As I was walking around Lake Temescal in the Berkeley hills the other day, I noticed a very sedentary Black-crowned Night Heron, that was doing its best to hide among the cattail vegetation. Always keeping a stray cattail leaf between me and a good shot of its head and eyes, the bird moved as I moved, making a good shot pretty tough.
Eyeshine occurs in a variety of mammals, birds, fish, and spiders, most of whom are active at night. Birds usually produce red eyeshine in response to the light from a flash or a flashlight; horses have blue eyeshine, and cats and dogs often exhibit green eyeshine. This is not the same thing as the “red-eye” effect that a flash produces when photographing people whose pupils are dilated in a dim room and fail to constrict before the flash goes off to capture the picture. “Red-eye” in this instance is a view of the very vascular back of the eye, and is not really eyeshine per se.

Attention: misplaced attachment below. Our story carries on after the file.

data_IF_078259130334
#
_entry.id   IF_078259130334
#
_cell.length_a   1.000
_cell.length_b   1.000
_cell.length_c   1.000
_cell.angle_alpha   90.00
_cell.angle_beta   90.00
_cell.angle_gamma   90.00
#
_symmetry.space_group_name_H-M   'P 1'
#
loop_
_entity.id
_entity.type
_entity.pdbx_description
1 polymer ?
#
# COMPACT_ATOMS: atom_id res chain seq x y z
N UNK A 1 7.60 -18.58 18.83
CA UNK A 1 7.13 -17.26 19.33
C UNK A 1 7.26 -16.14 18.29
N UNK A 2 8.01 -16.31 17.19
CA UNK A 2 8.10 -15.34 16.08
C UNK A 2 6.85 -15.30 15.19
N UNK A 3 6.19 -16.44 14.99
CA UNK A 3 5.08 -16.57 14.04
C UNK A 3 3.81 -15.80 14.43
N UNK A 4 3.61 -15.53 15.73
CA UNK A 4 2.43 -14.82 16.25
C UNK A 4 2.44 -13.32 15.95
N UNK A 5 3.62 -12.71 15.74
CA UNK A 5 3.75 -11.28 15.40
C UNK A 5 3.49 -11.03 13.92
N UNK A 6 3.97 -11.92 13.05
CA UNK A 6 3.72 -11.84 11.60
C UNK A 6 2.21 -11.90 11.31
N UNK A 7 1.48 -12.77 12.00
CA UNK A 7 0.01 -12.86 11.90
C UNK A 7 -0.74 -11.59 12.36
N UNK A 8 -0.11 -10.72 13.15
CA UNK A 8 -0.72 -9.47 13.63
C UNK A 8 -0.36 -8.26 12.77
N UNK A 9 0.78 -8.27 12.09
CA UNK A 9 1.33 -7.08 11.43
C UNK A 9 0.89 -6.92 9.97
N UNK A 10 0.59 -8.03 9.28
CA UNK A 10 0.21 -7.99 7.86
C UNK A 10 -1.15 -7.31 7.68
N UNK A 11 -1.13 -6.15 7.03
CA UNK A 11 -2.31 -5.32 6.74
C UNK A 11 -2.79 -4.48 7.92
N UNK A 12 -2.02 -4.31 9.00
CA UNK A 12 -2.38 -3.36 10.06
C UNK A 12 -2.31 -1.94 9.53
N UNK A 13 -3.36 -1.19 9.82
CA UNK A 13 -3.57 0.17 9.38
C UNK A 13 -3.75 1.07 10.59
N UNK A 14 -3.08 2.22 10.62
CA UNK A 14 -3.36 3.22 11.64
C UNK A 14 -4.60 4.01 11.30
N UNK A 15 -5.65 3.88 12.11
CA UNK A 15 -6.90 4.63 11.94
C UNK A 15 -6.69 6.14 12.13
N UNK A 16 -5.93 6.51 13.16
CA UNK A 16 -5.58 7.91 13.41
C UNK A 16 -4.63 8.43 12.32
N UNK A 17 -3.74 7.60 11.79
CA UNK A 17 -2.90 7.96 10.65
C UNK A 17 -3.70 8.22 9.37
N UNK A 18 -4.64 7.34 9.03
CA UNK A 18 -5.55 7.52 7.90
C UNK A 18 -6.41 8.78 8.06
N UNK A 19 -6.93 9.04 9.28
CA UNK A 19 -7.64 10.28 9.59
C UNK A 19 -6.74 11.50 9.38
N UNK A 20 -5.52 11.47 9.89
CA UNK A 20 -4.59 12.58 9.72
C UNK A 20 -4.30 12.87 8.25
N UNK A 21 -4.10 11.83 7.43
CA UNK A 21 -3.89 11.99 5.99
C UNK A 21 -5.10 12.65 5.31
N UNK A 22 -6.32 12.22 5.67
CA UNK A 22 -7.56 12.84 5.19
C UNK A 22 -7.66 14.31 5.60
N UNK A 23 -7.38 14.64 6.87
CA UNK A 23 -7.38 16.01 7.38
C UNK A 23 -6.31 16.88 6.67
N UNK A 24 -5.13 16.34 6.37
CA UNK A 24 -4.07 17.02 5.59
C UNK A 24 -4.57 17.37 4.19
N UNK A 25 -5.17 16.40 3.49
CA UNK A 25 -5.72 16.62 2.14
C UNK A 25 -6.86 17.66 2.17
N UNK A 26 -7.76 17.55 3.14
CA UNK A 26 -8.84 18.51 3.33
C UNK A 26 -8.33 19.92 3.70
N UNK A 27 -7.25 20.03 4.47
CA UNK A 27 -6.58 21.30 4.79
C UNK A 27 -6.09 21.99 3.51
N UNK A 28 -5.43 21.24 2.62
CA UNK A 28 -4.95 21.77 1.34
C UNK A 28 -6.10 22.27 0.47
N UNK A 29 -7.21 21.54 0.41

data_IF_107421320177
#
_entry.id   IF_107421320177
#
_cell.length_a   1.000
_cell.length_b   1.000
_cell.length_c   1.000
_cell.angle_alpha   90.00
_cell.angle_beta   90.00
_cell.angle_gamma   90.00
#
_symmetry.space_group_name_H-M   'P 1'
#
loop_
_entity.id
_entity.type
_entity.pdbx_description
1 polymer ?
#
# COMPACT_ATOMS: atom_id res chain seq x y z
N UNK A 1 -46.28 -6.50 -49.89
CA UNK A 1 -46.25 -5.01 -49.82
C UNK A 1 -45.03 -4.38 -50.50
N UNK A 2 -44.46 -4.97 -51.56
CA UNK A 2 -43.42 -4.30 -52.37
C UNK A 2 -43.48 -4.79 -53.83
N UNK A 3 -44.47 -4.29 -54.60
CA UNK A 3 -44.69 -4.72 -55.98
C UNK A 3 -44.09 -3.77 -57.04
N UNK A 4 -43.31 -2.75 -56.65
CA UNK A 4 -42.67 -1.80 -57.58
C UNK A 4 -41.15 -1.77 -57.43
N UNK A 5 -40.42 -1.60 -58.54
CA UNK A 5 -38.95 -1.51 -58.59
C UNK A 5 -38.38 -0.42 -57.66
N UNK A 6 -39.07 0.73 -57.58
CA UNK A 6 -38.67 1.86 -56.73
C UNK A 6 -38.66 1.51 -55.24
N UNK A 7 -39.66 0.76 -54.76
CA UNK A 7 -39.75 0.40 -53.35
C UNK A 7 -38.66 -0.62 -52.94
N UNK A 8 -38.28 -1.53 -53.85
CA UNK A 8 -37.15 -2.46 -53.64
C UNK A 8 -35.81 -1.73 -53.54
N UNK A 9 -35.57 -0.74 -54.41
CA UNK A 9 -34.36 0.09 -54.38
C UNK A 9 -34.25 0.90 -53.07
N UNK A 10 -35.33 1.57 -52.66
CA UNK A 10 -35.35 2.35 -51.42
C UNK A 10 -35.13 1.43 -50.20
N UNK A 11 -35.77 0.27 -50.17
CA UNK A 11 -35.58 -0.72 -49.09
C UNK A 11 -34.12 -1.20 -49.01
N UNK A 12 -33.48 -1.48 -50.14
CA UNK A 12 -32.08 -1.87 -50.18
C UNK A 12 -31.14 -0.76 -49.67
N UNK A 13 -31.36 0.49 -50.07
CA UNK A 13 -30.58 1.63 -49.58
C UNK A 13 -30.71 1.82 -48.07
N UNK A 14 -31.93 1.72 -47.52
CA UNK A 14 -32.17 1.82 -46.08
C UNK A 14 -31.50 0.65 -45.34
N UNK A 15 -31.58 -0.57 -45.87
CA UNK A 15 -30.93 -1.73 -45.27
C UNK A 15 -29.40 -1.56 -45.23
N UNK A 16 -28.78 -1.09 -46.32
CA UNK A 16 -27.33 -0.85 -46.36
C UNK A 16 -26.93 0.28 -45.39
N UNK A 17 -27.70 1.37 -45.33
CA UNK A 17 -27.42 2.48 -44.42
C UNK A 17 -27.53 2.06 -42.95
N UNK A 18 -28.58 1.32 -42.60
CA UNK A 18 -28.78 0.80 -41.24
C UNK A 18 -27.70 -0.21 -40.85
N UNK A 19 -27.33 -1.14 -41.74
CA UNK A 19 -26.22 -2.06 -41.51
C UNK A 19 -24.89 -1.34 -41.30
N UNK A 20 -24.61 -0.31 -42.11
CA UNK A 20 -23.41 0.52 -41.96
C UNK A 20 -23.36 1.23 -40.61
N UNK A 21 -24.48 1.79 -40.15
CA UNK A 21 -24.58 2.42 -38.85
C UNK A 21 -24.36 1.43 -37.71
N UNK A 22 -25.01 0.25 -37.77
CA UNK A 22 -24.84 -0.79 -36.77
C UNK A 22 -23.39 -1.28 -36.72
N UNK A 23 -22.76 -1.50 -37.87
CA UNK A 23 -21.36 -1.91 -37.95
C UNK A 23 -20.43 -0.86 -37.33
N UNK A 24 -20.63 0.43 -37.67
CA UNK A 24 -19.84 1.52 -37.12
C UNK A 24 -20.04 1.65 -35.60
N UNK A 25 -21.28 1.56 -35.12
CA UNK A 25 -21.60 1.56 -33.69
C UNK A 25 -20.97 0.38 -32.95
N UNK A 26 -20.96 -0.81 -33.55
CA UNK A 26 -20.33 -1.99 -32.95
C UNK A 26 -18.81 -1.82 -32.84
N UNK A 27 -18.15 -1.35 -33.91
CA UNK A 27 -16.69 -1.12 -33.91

In conditions of low light, the highly reflective layer in the back of their eyes (called a tapetum lucidum) gathers light and bounces it back to the light detecting photoreceptors in the retina, thus enhancing the animal’s perception of shapes in a darkened environment.
This enables Night Herons to prey upon nesting gulls and terns, stealing chicks or eggs right off the nest at night. A variety of critters may find their way down a Night Heron’s gullet, including worms, insects, clams, fish, amphibians, reptiles, including hatchling turtles, and even small mammals. It’s a real “night stalker”…